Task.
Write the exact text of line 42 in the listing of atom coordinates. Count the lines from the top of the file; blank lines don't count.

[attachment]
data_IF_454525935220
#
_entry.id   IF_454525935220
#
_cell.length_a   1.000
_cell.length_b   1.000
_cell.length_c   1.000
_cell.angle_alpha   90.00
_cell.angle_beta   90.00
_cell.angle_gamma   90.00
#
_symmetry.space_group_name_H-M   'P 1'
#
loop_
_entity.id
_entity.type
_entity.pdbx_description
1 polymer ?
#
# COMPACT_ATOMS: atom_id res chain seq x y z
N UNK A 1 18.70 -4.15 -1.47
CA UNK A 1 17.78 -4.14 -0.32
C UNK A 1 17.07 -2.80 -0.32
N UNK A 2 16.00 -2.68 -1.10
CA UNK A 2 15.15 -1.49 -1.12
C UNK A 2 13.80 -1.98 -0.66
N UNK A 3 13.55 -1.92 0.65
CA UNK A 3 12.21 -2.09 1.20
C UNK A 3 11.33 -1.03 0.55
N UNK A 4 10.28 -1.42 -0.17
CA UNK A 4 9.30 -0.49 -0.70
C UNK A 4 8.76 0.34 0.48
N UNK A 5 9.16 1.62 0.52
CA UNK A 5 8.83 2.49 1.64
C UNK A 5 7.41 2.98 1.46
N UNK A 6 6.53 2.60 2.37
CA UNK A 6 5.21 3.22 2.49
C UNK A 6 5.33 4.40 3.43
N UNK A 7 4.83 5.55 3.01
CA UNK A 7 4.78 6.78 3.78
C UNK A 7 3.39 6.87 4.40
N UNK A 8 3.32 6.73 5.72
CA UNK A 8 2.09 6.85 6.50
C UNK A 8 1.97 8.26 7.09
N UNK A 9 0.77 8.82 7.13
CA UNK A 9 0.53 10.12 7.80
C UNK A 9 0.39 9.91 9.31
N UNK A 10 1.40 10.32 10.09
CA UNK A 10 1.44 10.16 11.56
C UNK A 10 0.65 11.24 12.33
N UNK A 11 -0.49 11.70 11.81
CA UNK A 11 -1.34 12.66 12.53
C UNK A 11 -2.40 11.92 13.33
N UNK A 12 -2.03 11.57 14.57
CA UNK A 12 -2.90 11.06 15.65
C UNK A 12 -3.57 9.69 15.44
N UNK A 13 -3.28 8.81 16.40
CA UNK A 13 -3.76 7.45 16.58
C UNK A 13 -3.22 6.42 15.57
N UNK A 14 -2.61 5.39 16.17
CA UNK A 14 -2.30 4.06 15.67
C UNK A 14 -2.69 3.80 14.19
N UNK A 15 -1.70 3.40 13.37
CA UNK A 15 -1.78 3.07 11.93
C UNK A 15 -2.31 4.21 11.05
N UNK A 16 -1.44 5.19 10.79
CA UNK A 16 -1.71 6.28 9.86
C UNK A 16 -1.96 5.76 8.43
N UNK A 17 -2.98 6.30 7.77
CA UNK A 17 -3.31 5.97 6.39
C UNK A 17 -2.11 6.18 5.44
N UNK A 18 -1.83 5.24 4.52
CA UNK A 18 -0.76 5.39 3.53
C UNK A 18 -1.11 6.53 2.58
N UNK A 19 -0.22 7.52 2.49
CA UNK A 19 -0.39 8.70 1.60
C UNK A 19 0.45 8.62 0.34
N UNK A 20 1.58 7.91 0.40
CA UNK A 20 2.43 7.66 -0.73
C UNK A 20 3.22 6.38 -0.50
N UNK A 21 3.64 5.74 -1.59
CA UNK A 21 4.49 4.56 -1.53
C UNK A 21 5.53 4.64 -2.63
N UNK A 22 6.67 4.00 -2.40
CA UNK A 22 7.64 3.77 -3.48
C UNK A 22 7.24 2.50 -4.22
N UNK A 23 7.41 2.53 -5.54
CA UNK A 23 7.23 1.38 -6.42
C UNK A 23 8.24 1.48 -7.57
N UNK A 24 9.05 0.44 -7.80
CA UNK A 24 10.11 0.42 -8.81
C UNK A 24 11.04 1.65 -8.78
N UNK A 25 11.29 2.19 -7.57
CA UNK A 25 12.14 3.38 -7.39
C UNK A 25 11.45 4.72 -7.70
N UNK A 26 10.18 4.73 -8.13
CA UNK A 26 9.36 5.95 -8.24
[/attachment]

N UNK A 8 3.32 6.73 5.72